Harvard goes multi-asset
If you’ve followed the news, you’ve seen that over the last few months, my alma mater, Harvard University, has gone through several changes at their endowment—the largest academic endowment in the world. After years of middling returns and a well below peer return of (gasp!) 8% last year, Harvard has brought in a new CEO of the Harvard Management Company. His first change: to move from a portfolio of asset class sleeves to a generalist investment model in which all members of the investment team take ownership of the entire portfolio. We see this approach clearly as multi-asset.
I’m glad to see this, for Harvard’s sake (and the endowment’s beneficiaries). They’re seeing an investment light while others, in my opinion, are still wandering in the shadows. Because, somewhere along the way, the asset management industry and many asset owners lost their focus. Maybe it was the massive returns from equities and bonds prior to the financial crises that lulled so many of us to sleep. Maybe it was the rise in style boxes and investment consultants (where Russell Investments, by the way, has been a leader). But, somewhere, the focus moved away from solving client challenges, closing funding gaps or creating enough wealth to sustainably live in retirement. The focus moved toward beating intricate benchmarks or combinations of benchmarks—that was how success was defined. But everyone who looked at account balances or custody statements in 2008 can tell you that being down 28% versus a composite index down 30% was not success.
In this business, we sometimes overthink things. Some institutional investors are beginning to realize that the complexities of their investment programs and misaligned incentives lead to “unintended consequences,” to quote Narv Narvekar, the new Harvard endowment CEO. In his State of HMC letter, Narvekar recently said: “Portfolio managers conducted research and analysis and executed investment decisions within their respective asset class independent of the rest of the portfolio, sometimes creating both gaps in the portfolio and unnecessary duplication. This model also created an overemphasis on individual asset class benchmarks. Overall, I believe the silo approach did not lead to the best investment thinking for a major endowment.”
We couldn’t agree more.
In 37 years of providing OCIO services, Russell Investments has experienced many ups and downs and lessons learned to make ourselves better. As the adage says, You have a choice: You can get better or get worse, but you cannot stay the same. Coming out of the Global Financial Crisis, there were many lessons learned. One of the biggest lessons was that benchmarks are not outcomes. And, portfolios managed with a silo approach, asset class by asset class, can lead to significant principal-agency problems. Put another way, sometimes what is best for the part is not best for the whole of the portfolio.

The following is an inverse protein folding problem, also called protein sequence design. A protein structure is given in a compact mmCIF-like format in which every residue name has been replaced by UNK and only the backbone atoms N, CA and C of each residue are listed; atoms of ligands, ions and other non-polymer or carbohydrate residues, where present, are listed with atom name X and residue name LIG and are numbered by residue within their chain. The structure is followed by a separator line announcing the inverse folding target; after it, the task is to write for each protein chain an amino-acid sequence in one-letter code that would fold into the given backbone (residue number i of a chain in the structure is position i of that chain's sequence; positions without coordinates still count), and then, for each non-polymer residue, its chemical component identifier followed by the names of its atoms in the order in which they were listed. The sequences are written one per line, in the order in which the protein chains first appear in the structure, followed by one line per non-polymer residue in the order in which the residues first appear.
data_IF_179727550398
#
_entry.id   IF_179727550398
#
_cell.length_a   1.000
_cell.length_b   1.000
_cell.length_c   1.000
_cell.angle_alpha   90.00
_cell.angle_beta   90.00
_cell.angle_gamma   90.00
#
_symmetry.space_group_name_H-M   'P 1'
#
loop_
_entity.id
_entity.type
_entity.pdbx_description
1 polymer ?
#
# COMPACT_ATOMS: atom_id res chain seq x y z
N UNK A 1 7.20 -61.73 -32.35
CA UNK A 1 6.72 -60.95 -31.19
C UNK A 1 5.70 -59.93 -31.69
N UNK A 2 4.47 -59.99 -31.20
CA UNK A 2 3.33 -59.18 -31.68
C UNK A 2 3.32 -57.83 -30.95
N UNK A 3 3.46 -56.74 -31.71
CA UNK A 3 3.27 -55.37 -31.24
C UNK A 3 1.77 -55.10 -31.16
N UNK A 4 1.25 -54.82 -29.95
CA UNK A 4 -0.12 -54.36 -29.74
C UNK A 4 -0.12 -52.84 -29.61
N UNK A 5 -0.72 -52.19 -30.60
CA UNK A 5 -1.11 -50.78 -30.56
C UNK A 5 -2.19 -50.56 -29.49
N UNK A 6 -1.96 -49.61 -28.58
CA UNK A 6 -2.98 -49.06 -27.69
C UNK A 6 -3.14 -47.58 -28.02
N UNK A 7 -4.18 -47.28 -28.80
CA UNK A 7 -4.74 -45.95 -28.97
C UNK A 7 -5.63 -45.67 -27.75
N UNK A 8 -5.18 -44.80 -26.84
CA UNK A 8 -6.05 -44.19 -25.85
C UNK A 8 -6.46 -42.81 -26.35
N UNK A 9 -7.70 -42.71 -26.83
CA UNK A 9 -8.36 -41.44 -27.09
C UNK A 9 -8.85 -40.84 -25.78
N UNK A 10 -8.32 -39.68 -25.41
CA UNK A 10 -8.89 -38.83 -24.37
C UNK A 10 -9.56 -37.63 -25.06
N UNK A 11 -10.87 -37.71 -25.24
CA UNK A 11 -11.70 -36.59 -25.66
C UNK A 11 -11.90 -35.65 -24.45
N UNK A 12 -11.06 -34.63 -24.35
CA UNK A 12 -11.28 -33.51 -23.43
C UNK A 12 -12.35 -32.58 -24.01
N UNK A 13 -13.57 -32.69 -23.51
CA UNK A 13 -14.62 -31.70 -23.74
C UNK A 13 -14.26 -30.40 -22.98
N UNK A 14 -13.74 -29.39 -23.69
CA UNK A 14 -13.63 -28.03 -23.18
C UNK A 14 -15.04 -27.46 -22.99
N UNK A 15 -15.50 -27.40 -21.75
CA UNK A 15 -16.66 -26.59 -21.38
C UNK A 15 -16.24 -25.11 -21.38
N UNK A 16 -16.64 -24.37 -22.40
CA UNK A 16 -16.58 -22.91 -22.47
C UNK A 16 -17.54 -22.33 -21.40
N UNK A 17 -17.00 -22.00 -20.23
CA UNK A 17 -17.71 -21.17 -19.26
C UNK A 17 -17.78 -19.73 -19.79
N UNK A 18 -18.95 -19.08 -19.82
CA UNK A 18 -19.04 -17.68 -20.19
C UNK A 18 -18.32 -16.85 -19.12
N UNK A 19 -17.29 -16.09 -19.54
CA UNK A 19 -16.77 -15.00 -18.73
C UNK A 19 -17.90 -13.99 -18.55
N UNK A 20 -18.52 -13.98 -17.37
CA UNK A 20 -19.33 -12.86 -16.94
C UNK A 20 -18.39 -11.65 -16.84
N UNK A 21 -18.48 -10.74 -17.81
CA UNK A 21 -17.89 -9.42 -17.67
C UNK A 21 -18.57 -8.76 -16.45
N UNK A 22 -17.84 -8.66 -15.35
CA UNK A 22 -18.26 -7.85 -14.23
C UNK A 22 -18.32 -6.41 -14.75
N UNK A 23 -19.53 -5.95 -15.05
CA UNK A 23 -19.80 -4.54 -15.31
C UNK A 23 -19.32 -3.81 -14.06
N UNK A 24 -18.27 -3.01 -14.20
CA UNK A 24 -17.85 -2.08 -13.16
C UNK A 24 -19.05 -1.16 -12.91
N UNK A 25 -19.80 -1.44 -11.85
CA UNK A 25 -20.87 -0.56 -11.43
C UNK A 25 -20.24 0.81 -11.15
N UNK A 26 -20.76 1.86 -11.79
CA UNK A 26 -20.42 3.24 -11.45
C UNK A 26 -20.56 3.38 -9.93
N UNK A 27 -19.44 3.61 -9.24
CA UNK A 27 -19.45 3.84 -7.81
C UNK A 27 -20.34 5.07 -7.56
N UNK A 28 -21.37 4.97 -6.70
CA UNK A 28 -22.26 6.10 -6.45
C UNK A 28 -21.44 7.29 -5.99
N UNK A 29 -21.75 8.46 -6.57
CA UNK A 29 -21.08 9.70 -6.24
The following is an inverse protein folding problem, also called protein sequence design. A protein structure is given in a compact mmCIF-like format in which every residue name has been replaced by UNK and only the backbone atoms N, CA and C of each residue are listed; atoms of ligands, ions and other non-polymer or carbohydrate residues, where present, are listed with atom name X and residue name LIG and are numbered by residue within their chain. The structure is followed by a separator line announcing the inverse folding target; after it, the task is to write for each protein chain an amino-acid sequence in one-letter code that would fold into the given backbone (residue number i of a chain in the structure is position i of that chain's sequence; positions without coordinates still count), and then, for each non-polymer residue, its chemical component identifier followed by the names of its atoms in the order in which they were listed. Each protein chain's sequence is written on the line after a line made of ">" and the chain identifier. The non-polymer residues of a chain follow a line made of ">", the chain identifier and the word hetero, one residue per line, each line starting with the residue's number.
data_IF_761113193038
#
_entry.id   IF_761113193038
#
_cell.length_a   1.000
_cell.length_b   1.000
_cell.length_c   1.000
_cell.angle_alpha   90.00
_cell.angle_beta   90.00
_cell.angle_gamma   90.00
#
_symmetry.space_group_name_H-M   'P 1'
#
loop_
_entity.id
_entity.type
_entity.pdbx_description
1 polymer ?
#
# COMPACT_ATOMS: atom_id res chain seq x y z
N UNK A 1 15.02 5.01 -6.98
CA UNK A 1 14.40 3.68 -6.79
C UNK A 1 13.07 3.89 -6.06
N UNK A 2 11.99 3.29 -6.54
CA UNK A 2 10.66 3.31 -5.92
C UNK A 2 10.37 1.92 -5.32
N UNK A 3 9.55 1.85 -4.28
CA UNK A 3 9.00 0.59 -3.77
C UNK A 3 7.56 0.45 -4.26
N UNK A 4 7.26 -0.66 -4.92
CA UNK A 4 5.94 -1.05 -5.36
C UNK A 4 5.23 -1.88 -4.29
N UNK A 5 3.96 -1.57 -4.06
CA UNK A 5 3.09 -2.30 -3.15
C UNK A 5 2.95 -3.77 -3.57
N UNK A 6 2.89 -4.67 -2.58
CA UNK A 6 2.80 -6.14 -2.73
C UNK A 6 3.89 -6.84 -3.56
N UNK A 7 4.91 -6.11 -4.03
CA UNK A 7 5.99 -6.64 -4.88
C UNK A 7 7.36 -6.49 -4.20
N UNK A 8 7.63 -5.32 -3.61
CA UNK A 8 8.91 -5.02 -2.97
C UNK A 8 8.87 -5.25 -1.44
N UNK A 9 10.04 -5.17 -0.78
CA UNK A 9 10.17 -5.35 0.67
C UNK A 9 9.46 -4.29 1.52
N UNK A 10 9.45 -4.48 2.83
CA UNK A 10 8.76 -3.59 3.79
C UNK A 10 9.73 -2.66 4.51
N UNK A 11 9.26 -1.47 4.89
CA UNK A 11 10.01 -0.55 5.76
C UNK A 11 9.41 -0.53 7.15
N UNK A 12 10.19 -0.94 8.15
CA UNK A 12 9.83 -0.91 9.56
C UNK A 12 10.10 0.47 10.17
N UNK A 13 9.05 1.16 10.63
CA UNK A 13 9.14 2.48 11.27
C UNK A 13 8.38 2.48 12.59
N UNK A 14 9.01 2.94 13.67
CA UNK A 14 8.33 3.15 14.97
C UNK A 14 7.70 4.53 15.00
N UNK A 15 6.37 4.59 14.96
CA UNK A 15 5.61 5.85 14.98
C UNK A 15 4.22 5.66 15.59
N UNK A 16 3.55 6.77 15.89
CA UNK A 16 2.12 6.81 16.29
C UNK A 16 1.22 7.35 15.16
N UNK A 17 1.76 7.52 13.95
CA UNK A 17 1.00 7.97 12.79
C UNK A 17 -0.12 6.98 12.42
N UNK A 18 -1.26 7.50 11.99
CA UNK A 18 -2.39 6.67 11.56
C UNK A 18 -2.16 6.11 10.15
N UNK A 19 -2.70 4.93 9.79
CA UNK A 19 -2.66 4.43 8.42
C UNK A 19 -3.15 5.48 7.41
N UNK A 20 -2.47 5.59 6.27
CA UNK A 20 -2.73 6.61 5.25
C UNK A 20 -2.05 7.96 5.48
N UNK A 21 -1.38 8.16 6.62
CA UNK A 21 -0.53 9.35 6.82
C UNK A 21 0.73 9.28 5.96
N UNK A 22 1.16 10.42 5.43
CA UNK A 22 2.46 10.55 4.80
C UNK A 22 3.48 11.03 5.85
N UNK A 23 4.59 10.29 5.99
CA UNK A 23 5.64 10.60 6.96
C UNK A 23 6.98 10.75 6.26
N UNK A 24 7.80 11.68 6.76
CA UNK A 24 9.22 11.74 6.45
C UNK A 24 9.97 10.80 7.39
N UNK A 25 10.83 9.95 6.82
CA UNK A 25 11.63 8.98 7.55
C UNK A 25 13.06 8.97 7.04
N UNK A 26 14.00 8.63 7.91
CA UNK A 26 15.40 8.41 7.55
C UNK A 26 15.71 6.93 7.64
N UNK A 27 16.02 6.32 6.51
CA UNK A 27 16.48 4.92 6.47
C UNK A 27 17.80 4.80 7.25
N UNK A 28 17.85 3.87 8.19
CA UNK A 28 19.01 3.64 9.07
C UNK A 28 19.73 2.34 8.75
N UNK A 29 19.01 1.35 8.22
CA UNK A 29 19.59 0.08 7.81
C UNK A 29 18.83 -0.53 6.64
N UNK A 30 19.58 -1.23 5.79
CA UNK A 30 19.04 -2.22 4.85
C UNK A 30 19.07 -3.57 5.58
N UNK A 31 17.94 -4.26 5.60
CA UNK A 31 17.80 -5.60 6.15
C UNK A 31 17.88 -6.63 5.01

For example, near the end of every big cycle there is a search for yield. And it’s natural for bond portfolio managers (PMs) to gravitate toward or at least keep exposure to high yield bonds. At the same time, equity PMs might have an inclination to seek out growth opportunities among the scarce companies that can organically grow as the economy slows down. Both decisions are logical with asset class PMs seeking to manage risks, but the combination could be deadly. Care is needed to manage which risks are worth taking holistically.
With this in mind, Russell Investments expanded our Multi-Asset team globally, building it up further to over 75 people, as a key part of our team of more than 250 investment professionals*. We focused even more on our risk systems and execution services, in order to expand our ability to take a total-portfolio approach. We strategically broke down the silos in our regional and asset-class-based investment teams to a single, globally integrated investment team. The investments we have focused on with clients have become less benchmark-focused and more outcome-oriented. We aim at solving a specific challenge rather than trying, bucket-by-bucket to fill out a portfolio.
This total portfolio perspective allows cross-asset-class tradeoffs for finding the best opportunity in the marketplace, but it also helps ensure that risks are managed holistically. For example, with the fall in energy prices in 2016, high yield bonds, the Canadian dollar, the commodities asset class, Canadian equity markets and the energy sector were all hit. By focusing on the risk across these assets, we created portfolios designed to limit drawdowns. But we were also able to search out the opportunity within high-yield bonds during the selloff, with the intention of creating significant gains in client portfolios when things stabilized.
Eight years ago, we realized the limits of sleeve-based strategies. It’s affirming to see Harvard following the same path. We hope the rest of the OCIO providers and the asset management community come around as well.
*As of June 30, 2017, Russell Investments employs 282 investment professionals.